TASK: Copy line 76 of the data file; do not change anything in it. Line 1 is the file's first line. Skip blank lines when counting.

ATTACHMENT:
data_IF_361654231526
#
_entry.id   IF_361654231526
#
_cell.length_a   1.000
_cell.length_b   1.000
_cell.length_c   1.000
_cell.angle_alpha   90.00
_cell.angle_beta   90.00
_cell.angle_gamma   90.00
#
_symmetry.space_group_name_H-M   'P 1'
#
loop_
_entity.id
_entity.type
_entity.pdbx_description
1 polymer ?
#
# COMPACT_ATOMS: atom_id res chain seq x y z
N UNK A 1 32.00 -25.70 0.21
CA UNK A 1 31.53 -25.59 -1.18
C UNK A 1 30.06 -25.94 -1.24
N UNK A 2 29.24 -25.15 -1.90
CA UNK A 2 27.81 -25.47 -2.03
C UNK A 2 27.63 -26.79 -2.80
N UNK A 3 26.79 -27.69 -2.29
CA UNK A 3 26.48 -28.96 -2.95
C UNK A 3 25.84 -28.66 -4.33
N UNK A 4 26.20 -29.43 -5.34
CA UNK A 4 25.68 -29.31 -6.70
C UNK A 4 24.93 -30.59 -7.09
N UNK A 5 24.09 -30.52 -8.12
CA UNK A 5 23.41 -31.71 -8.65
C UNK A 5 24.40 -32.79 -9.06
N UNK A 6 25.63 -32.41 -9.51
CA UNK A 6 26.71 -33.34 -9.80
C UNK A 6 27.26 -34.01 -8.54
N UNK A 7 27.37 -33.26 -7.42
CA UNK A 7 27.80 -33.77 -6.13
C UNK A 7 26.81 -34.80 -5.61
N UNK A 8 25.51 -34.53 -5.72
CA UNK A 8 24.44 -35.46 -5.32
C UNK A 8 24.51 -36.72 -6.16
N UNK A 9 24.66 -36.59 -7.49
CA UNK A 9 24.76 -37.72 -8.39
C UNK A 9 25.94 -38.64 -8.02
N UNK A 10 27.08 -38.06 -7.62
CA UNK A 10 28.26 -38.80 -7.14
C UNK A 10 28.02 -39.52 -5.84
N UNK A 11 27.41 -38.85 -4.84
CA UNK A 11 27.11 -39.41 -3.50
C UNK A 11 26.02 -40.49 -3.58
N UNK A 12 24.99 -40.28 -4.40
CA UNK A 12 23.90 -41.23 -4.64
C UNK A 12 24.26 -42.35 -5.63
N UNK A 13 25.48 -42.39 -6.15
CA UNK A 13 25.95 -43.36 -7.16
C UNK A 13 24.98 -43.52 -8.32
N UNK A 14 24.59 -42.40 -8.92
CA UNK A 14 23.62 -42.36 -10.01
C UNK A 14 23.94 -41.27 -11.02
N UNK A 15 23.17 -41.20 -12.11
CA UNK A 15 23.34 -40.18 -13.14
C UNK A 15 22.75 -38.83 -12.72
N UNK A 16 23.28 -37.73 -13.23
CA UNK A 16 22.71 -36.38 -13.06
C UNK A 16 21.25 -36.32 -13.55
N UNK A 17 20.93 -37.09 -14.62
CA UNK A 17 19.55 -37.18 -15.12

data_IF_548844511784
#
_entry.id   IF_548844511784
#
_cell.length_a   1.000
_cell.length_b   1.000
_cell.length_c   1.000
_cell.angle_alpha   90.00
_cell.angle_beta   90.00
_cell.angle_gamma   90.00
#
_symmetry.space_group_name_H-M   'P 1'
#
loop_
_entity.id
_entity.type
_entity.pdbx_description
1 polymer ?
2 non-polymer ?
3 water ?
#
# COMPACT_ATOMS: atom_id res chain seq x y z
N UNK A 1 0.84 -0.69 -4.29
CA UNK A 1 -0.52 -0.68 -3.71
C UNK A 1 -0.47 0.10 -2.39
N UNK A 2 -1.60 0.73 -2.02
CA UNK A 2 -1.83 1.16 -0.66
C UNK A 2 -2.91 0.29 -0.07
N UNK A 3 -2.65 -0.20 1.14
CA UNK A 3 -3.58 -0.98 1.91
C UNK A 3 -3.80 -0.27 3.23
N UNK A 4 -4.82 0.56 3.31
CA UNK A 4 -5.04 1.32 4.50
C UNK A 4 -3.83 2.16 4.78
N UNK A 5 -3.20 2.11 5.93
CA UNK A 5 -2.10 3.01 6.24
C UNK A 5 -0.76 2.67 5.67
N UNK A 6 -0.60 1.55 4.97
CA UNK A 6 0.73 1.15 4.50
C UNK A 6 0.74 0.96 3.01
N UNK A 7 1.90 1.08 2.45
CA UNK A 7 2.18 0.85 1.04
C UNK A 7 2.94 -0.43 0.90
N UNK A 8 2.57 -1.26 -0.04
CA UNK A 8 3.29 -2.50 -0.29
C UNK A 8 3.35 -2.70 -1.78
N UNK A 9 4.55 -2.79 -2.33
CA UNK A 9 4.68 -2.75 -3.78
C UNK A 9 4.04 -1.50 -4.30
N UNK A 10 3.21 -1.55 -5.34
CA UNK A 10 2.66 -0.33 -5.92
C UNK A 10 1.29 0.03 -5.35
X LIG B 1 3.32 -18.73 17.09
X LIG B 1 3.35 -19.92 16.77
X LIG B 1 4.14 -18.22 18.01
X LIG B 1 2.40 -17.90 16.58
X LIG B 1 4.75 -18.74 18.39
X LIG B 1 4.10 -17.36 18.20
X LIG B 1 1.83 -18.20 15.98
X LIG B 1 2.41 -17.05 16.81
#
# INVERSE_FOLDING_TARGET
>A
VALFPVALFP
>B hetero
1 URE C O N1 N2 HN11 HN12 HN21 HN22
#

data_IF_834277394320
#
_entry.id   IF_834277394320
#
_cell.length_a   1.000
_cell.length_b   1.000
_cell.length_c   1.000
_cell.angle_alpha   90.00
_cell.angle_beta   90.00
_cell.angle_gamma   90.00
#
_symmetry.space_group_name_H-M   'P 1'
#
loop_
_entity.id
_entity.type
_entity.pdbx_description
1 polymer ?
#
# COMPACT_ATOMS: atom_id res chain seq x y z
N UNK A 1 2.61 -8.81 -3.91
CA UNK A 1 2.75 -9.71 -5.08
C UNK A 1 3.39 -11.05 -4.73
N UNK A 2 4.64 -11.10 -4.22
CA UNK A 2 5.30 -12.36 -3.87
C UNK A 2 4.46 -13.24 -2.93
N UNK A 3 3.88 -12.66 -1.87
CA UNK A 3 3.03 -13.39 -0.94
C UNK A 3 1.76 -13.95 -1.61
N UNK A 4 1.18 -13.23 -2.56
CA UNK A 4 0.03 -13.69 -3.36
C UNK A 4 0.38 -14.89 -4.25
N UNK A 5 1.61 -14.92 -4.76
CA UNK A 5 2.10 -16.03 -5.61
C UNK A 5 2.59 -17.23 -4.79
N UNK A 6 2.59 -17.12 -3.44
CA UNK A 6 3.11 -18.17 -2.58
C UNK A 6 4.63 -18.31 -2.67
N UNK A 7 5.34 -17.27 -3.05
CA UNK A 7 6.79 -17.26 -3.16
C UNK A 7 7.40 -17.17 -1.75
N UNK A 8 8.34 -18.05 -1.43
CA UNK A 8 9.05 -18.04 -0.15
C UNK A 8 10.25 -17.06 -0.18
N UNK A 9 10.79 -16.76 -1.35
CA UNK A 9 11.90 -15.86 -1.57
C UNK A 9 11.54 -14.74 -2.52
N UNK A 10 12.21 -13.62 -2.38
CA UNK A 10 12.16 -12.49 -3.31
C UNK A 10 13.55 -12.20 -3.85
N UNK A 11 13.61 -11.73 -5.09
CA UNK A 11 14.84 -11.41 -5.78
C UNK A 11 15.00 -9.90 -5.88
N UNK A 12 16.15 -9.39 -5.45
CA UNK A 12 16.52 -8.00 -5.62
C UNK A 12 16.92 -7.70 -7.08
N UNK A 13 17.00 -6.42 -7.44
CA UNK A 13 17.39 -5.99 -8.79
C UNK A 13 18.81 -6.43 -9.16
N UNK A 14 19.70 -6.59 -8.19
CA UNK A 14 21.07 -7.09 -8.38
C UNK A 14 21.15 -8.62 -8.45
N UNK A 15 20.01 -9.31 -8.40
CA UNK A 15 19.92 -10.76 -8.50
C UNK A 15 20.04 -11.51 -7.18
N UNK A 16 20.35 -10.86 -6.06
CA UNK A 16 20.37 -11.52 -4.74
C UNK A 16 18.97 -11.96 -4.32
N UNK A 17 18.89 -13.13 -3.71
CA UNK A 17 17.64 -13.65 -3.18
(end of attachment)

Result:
_cell.length_b   1.000